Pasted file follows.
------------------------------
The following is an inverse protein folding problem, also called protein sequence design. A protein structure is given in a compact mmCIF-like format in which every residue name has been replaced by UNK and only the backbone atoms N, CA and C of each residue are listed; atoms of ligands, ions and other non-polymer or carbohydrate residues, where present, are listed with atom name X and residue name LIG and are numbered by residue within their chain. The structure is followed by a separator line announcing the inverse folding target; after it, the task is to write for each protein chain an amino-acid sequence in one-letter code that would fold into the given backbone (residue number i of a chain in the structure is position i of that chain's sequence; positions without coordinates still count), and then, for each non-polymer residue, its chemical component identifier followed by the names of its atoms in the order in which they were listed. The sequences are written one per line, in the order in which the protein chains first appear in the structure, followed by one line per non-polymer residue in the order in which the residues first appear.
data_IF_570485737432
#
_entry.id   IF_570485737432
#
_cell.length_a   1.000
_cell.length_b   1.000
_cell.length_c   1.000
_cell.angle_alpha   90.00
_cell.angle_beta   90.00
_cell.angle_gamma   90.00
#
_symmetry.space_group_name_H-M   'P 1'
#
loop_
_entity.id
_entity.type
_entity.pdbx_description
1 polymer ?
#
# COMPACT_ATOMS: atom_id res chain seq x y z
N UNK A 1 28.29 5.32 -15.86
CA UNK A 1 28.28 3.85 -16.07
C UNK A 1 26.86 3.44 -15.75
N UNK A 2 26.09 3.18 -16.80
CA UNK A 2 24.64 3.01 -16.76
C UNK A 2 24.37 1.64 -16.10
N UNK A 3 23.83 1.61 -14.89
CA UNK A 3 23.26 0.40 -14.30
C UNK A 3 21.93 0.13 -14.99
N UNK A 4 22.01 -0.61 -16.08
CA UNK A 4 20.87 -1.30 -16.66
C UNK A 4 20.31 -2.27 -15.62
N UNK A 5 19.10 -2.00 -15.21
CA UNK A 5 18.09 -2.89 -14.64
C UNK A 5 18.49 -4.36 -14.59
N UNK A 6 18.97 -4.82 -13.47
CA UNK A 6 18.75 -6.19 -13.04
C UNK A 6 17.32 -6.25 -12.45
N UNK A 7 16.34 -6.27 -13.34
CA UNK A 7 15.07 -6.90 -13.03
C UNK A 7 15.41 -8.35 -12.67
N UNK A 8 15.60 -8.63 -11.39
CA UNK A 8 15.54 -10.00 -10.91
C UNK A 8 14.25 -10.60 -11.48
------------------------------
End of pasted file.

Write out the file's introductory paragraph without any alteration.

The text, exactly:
The following is an inverse protein folding problem, also called protein sequence design. A protein structure is given in a compact mmCIF-like format in which every residue name has been replaced by UNK and only the backbone atoms N, CA and C of each residue are listed; atoms of ligands, ions and other non-polymer or carbohydrate residues, where present, are listed with atom name X and residue name LIG and are numbered by residue within their chain. The structure is followed by a separator line announcing the inverse folding target; after it, the task is to write for each protein chain an amino-acid sequence in one-letter code that would fold into the given backbone (residue number i of a chain in the structure is position i of that chain's sequence; positions without coordinates still count), and then, for each non-polymer residue, its chemical component identifier followed by the names of its atoms in the order in which they were listed. The sequences are written one per line, in the order in which the protein chains first appear in the structure, followed by one line per non-polymer residue in the order in which the residues first appear.